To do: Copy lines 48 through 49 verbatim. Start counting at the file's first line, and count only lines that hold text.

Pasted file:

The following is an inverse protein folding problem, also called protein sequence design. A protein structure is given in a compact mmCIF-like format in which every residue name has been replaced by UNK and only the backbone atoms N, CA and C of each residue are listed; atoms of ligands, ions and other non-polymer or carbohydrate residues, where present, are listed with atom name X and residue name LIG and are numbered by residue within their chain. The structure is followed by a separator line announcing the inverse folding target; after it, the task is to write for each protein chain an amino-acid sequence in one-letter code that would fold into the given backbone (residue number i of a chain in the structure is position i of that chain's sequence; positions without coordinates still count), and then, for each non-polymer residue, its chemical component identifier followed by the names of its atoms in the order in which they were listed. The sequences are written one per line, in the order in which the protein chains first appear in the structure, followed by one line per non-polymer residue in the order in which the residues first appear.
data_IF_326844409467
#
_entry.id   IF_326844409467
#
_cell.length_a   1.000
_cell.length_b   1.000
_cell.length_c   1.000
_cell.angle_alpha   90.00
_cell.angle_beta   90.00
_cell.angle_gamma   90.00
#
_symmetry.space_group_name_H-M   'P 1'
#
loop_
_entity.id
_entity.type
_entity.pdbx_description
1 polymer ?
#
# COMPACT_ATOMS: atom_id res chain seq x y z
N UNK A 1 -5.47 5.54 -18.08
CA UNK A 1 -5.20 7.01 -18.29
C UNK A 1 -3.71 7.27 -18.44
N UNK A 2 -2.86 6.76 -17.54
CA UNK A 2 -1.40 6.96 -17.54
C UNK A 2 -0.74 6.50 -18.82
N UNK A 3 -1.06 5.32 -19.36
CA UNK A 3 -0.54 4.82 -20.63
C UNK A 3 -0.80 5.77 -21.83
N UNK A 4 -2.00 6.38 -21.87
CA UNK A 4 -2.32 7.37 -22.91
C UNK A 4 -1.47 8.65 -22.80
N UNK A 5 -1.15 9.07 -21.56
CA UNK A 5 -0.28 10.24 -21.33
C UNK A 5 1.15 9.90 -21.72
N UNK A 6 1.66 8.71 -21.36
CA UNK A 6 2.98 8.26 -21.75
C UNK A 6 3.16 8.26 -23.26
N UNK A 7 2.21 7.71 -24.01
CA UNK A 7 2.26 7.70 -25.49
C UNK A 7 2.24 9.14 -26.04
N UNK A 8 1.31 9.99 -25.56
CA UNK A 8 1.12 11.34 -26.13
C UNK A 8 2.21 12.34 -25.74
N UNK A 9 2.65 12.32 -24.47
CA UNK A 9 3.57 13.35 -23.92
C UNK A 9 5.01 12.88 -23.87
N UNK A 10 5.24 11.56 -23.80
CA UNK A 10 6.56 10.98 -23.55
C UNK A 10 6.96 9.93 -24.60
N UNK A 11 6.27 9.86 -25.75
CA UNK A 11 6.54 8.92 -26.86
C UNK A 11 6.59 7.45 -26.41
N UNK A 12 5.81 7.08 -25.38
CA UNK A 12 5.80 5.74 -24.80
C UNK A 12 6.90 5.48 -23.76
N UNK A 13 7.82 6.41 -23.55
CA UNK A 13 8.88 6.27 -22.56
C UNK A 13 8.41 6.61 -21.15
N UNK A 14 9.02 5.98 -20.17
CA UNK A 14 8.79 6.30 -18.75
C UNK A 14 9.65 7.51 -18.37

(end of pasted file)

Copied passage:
C UNK A 9 5.01 12.88 -23.87
N UNK A 10 5.24 11.56 -23.80